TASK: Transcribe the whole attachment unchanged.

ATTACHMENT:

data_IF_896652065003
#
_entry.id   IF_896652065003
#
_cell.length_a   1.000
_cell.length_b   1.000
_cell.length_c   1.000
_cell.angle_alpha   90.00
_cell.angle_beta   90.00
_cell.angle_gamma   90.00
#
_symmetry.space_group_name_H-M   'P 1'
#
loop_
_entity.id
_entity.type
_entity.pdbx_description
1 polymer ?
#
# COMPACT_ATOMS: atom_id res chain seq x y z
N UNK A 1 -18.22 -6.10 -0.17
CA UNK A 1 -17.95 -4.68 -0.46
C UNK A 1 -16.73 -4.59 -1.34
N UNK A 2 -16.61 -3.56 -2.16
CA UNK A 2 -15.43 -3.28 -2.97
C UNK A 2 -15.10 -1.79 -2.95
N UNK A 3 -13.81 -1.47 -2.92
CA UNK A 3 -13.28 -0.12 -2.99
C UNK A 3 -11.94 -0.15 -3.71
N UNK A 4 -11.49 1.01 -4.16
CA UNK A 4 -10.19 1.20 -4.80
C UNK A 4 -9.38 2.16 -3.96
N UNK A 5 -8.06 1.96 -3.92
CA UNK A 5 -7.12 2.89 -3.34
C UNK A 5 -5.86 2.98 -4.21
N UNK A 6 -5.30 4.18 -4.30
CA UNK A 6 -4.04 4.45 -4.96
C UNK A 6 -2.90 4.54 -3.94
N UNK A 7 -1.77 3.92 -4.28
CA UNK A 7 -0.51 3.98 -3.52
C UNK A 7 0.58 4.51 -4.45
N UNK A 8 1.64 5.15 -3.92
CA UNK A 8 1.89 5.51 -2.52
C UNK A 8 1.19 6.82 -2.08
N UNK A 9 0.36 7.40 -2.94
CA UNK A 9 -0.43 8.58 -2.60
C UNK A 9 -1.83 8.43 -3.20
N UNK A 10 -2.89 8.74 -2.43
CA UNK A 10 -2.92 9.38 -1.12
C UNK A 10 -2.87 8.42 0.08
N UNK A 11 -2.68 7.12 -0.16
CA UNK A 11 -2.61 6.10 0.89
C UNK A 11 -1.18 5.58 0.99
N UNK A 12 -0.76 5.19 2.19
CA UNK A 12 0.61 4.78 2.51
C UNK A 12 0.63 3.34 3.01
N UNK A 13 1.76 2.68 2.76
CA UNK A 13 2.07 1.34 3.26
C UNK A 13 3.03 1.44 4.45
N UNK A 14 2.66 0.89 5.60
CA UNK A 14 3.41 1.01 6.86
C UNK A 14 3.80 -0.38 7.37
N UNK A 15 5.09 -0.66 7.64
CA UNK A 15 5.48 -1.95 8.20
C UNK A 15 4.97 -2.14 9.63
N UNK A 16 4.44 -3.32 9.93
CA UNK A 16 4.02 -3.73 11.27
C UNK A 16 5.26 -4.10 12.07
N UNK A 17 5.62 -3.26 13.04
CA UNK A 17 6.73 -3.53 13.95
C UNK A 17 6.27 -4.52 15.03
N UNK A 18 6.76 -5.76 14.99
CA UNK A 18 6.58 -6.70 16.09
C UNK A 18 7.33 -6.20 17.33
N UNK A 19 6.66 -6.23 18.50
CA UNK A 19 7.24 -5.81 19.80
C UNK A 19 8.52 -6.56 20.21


data_IF_896652065003
#
_entry.id   IF_896652065003
#
_cell.length_a   1.000
_cell.length_b   1.000
_cell.length_c   1.000
_cell.angle_alpha   90.00
_cell.angle_beta   90.00
_cell.angle_gamma   90.00
#
_symmetry.space_group_name_H-M   'P 1'
#
loop_
_entity.id
_entity.type
_entity.pdbx_description
1 polymer ?
#
# COMPACT_ATOMS: atom_id res chain seq x y z
N UNK A 1 -18.22 -6.10 -0.17
CA UNK A 1 -17.95 -4.68 -0.46
C UNK A 1 -16.73 -4.59 -1.34
N UNK A 2 -16.61 -3.56 -2.16
CA UNK A 2 -15.43 -3.28 -2.97
C UNK A 2 -15.10 -1.79 -2.95
N UNK A 3 -13.81 -1.47 -2.92
CA UNK A 3 -13.28 -0.12 -2.99
C UNK A 3 -11.94 -0.15 -3.71
N UNK A 4 -11.49 1.01 -4.16
CA UNK A 4 -10.19 1.20 -4.80
C UNK A 4 -9.38 2.16 -3.96
N UNK A 5 -8.06 1.96 -3.92
CA UNK A 5 -7.12 2.89 -3.34
C UNK A 5 -5.86 2.98 -4.21
N UNK A 6 -5.30 4.18 -4.30
CA UNK A 6 -4.04 4.45 -4.96
C UNK A 6 -2.90 4.54 -3.94
N UNK A 7 -1.77 3.92 -4.28
CA UNK A 7 -0.51 3.98 -3.52
C UNK A 7 0.58 4.51 -4.45
N UNK A 8 1.64 5.15 -3.92
CA UNK A 8 1.89 5.51 -2.52
C UNK A 8 1.19 6.82 -2.08
N UNK A 9 0.36 7.40 -2.94
CA UNK A 9 -0.43 8.58 -2.60
C UNK A 9 -1.83 8.43 -3.20
N UNK A 10 -2.89 8.74 -2.43
CA UNK A 10 -2.92 9.38 -1.12
C UNK A 10 -2.87 8.42 0.08
N UNK A 11 -2.68 7.12 -0.16
CA UNK A 11 -2.61 6.10 0.89
C UNK A 11 -1.18 5.58 0.99
N UNK A 12 -0.76 5.19 2.19
CA UNK A 12 0.61 4.78 2.51
C UNK A 12 0.63 3.34 3.01
N UNK A 13 1.76 2.68 2.76
CA UNK A 13 2.07 1.34 3.26
C UNK A 13 3.03 1.44 4.45
N UNK A 14 2.66 0.89 5.60
CA UNK A 14 3.41 1.01 6.86
C UNK A 14 3.80 -0.38 7.37
N UNK A 15 5.09 -0.66 7.64
CA UNK A 15 5.48 -1.95 8.20
C UNK A 15 4.97 -2.14 9.63
N UNK A 16 4.44 -3.32 9.93
CA UNK A 16 4.02 -3.73 11.27
C UNK A 16 5.26 -4.10 12.07
N UNK A 17 5.62 -3.26 13.04
CA UNK A 17 6.73 -3.53 13.95
C UNK A 17 6.27 -4.52 15.03
N UNK A 18 6.76 -5.76 14.99
CA UNK A 18 6.58 -6.70 16.09
C UNK A 18 7.33 -6.20 17.33
N UNK A 19 6.66 -6.23 18.50
CA UNK A 19 7.24 -5.81 19.80
C UNK A 19 8.52 -6.56 20.21